U.S. v. Ruiz-Alonso

US v. Ruiz-Alonso, No. 03-50125 (2-11-05). Defendant got a four level departure in a 1326 case for cultural assimilation. He still got sentenced to 46 mos. The gov’t wasn’t happy with this and so appealed. They were so unhappy that they appealed without getting the approval of the Attorney General, the SG, or a deputy SG. Moreover, not only didn’t they get approval, they didn’t get “personal approval.” Why is this important? Well, 18 USC 3742(b) explicitly states, and it wasn’t excised in Booker, that for a gov’t appeal, the “personal approval” has to be given by the aforementioned persons. Sounds like a bright line. Well, it may be bright, but it isn’t jurisdictional. The statute, again, is merely aspirational; the 9th won’t treat it as a jurisdictional requirement because, well, Congress really didn’t mean it to be that strict, and besides, one can get approval afterwards, and the clock is ticking, and oh yes, it is a housekeeping DOJ matter. The 9th joins six other circuits in this approach, and rejects the analogy to a COA. As for the departure itself, the 9th humpfs that it has jurisdiction, and then vacates in light of Booker.

U.S. Martinez-Garcia

US v. Martinez-Garcia, No. 03-30532 (2-11-05). Can’t speak English? Don’t understand the warrant? Not a problem, because, you see, the 4th amendment’s protections for defendant’s white house with pink trim (suspected of harboring a meth lab) are, when it comes to reading the warrant, merely aspirational, requiring a bit of “good faith,” and a shrug while the Spanish interpreter is summoned. So, for an hour and forty minutes we can rummage through the house, because we complied with the warrant requirement, and only then does the defendant get a chance to understand. It’s good enough for the 9th. As for the claim that the search failed to comply with Rule 41, well, this was a state search, see, with state police, and a state magistrate, so that although the evidence was used in federal court, we don’t need to bother with pesky federal statutes. Finally, as for Franks and some, well, misstatements, heck, they weren’t intentional, and so no hearing.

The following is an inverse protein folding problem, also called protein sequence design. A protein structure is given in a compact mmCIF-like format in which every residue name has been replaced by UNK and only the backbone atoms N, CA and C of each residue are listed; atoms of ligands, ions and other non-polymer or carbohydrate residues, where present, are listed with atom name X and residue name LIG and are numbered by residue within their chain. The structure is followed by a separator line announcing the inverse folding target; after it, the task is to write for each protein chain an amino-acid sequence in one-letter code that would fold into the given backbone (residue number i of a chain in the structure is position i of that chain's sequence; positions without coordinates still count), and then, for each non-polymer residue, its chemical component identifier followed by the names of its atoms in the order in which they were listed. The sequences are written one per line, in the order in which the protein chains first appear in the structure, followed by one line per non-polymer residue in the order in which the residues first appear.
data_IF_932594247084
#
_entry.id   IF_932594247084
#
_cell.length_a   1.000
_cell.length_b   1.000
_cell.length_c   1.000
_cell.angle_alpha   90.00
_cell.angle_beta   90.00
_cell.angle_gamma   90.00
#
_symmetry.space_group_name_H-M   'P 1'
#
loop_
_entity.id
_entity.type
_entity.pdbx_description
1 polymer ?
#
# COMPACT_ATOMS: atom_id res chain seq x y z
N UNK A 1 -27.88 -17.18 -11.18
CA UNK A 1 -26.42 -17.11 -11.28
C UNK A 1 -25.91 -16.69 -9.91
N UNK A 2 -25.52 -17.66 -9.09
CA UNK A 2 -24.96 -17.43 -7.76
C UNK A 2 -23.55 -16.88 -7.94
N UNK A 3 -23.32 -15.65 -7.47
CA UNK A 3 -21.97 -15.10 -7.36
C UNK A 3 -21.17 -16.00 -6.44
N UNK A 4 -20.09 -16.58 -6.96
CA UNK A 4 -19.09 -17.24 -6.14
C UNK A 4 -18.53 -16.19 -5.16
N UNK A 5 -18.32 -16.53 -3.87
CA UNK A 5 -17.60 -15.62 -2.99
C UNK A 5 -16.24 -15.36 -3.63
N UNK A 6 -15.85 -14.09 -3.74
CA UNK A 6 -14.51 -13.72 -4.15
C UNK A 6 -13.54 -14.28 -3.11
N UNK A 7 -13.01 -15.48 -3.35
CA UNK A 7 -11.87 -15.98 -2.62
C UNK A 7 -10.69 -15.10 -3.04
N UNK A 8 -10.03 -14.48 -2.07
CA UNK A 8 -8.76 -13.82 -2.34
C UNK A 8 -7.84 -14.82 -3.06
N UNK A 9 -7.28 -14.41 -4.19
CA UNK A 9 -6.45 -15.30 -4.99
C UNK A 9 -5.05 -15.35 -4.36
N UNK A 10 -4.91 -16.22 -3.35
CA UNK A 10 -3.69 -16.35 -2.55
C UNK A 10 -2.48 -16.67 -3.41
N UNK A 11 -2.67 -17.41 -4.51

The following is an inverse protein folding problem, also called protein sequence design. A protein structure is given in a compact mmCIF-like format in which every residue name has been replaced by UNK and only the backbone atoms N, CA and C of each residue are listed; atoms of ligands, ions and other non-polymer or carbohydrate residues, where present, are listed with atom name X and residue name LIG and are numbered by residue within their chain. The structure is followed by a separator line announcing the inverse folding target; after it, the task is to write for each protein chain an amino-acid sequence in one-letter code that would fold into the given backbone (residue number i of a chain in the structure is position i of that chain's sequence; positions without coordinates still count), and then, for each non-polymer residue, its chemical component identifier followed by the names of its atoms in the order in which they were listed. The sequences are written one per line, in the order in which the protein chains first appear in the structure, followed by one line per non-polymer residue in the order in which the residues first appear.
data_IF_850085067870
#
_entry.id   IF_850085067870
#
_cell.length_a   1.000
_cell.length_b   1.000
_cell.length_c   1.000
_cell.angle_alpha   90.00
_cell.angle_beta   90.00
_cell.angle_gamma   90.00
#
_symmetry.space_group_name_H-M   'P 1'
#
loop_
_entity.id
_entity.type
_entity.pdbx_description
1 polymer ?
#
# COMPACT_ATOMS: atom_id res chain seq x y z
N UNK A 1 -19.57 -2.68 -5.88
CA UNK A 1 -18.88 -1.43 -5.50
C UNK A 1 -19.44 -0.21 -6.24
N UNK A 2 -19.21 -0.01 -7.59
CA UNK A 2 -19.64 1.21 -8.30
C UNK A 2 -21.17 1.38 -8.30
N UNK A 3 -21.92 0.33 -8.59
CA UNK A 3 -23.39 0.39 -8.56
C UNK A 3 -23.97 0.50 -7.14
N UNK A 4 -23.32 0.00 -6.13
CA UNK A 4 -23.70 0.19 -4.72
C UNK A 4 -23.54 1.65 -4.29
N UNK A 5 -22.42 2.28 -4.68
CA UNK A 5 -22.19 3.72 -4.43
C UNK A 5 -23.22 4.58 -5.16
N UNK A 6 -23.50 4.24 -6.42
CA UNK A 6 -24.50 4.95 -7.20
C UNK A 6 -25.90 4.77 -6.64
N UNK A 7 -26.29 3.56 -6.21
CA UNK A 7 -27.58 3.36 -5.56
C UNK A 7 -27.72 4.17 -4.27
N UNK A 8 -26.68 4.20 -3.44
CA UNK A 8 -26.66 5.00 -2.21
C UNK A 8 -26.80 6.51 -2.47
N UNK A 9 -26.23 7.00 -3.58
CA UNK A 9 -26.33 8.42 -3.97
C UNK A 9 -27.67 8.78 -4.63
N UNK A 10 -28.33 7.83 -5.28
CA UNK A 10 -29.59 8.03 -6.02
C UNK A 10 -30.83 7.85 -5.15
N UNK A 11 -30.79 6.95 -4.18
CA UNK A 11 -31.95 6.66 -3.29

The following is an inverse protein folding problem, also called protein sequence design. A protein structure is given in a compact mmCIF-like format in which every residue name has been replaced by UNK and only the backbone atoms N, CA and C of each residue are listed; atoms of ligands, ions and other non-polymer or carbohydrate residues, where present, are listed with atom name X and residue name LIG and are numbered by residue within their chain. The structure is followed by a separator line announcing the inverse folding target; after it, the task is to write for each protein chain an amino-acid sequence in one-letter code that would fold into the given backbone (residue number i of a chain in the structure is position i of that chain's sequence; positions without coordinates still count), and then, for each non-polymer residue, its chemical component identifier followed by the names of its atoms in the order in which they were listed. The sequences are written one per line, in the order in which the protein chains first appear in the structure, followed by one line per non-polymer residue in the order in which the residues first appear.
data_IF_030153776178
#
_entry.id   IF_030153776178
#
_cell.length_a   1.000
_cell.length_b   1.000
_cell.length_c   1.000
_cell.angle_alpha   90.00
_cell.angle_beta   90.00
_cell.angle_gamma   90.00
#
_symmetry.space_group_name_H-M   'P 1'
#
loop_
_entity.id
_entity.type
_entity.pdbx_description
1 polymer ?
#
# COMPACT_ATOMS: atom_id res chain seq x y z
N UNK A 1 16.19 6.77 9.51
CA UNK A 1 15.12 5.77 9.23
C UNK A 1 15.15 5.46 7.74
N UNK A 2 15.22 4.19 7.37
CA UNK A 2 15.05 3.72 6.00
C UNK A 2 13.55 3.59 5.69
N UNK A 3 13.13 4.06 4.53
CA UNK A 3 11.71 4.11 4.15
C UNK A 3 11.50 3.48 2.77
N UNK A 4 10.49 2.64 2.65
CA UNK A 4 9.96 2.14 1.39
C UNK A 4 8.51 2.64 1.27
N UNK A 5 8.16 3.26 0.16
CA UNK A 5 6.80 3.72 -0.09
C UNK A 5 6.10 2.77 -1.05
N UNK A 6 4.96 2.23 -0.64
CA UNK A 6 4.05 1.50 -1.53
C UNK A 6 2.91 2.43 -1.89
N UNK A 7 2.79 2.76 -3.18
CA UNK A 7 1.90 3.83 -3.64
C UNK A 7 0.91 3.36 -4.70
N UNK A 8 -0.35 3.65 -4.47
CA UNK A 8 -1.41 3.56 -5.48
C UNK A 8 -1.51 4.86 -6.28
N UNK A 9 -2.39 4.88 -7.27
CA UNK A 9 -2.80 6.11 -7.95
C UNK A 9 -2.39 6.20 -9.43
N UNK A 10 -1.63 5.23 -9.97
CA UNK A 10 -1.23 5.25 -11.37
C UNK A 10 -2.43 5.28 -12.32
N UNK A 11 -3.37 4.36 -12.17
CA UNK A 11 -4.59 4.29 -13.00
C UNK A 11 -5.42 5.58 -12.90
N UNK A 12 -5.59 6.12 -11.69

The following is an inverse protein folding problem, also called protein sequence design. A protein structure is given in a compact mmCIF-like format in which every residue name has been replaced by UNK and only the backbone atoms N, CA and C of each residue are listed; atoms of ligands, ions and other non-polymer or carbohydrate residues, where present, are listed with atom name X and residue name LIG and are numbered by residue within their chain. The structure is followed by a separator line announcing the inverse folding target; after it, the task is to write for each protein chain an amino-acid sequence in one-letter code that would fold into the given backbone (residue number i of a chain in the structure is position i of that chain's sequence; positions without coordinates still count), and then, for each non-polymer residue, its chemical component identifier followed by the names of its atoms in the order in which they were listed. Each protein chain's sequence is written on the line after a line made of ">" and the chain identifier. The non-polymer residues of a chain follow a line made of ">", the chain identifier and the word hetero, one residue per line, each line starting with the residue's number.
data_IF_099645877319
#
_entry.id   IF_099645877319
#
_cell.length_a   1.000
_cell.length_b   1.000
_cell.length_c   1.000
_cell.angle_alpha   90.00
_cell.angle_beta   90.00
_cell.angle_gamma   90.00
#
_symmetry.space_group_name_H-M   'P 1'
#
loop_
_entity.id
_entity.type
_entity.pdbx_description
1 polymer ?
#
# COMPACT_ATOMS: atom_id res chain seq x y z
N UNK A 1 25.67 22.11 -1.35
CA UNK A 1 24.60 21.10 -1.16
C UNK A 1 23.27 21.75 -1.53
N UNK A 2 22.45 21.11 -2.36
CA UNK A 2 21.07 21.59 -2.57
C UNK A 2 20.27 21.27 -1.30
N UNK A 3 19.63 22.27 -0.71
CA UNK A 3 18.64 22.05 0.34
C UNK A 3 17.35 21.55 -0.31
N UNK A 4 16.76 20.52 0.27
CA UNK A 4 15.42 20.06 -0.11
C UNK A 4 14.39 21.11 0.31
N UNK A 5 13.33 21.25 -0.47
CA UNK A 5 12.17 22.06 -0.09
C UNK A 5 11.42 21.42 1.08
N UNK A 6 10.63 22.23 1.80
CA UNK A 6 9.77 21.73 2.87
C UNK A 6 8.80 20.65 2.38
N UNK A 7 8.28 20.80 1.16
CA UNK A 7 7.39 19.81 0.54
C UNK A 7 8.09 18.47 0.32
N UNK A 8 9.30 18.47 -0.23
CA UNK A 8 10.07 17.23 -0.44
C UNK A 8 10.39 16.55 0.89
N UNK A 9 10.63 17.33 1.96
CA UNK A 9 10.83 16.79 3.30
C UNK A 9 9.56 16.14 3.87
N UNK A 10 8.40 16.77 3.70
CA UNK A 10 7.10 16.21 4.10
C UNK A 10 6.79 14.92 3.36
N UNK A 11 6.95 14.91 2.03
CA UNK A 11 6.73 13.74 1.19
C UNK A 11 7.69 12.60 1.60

Tuesday, February 15, 2005

Supplementing the record on appeal

Our offices are often appointed by the Ninth Circuit on cold record appeals and it is sometime the case that we find crucial documents supporting our arguments that are not part of the record. What to do?

There's always F.R.App.P. 10(e)(2), which permits correction or modification of the record, but that's available only when material is "omitted from or misstated in the record by error or accident." The Sixth Circuit recently issued a decision, summarized on the Appellate Law and Practice Blog, explaining that courts of appeal also have inherent equitable power to augment the record, and that their discretion to do so is informed by several factors, the last of which is particularly relevant for our habeas cases:

The second case cited in this Court's Order as supporting the Court's discretionary power to allow for the record to be supplemented after judgment is entered, Dickerson v. State of Alabama, 667 F.2d 1364, 1367 (11th Cir.), cert denied, 459 U.S. 878 (1982), lists several factors to be considered in deciding whether to exercise that discretion. They are: 1) whether proper resolution of the case was beyond any dispute, 2) whether it would be inefficient to remand to the district court for review of additional facts, 3) whether the opposing party had notice of the existence of the disputed evidence, and 4) whether the case is before the court on a habeas corpus claim, because federal appellate judges have "unique powers" in that context. Dickerson, 667 F.2d at 1367-68.

The case is U.S. v. Murdock, No. 03-1811, available at (sorry, I still haven't figured out how to put in a link).

Monday, February 14, 2005

Case o' The Week: Martinez-Garcia, delayed service of search warrants

In this disappointing decision, the Ninth holds that under the "totality of circumstances" there was no Fourth Amendment violation when officers searched a house before explaining a warrant, in Spanish, to a Spanish-speaking defendant. Equally unconvincing is the Court's rejection of a Franks challenge regarding "colorful" informant Brian Doland.